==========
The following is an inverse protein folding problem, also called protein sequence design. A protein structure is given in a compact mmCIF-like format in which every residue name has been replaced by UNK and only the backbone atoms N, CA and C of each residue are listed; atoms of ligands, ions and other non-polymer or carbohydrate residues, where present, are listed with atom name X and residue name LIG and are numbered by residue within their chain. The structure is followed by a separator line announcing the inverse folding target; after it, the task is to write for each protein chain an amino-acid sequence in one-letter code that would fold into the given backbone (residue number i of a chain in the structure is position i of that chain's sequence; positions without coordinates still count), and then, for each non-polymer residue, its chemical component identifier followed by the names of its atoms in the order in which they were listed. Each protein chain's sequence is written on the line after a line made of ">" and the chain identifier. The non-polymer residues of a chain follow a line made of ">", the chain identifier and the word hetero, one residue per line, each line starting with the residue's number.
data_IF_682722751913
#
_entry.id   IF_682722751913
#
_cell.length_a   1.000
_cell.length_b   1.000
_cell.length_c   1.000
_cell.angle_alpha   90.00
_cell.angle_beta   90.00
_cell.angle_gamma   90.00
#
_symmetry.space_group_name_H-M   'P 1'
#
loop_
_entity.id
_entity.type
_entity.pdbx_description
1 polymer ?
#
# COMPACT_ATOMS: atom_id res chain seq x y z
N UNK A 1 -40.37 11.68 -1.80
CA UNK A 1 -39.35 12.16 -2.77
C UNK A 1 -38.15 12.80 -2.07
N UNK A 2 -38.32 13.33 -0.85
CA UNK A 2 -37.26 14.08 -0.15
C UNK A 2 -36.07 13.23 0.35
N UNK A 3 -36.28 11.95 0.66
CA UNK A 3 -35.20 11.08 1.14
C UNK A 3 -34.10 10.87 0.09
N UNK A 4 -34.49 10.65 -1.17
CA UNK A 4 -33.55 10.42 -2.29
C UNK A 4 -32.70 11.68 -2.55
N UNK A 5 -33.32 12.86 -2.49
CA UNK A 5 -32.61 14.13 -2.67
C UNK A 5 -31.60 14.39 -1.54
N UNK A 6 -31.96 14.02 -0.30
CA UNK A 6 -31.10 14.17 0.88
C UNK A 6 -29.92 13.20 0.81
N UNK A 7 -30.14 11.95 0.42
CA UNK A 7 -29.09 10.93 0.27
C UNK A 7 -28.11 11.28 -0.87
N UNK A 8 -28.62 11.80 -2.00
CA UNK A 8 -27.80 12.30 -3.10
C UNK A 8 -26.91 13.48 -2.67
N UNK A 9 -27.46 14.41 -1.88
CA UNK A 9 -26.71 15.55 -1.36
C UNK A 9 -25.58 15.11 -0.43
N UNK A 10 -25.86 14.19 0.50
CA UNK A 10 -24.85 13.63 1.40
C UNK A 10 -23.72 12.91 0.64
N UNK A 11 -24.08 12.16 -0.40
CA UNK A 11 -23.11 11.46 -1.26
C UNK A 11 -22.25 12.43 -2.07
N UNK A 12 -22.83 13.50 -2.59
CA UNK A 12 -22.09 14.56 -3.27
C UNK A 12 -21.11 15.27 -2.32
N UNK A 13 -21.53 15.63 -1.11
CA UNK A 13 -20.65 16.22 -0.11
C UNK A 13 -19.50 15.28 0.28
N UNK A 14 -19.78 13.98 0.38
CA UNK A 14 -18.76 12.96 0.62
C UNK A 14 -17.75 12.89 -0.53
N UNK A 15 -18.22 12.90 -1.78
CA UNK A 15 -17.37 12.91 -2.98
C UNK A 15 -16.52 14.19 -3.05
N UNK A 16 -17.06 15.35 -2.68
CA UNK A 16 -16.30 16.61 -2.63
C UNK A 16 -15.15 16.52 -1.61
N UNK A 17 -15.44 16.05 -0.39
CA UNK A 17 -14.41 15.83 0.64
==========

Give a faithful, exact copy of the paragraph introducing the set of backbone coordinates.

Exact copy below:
The following is an inverse protein folding problem, also called protein sequence design. A protein structure is given in a compact mmCIF-like format in which every residue name has been replaced by UNK and only the backbone atoms N, CA and C of each residue are listed; atoms of ligands, ions and other non-polymer or carbohydrate residues, where present, are listed with atom name X and residue name LIG and are numbered by residue within their chain. The structure is followed by a separator line announcing the inverse folding target; after it, the task is to write for each protein chain an amino-acid sequence in one-letter code that would fold into the given backbone (residue number i of a chain in the structure is position i of that chain's sequence; positions without coordinates still count), and then, for each non-polymer residue, its chemical component identifier followed by the names of its atoms in the order in which they were listed. Each protein chain's sequence is written on the line after a line made of ">" and the chain identifier. The non-polymer residues of a chain follow a line made of ">", the chain identifier and the word hetero, one residue per line, each line starting with the residue's number.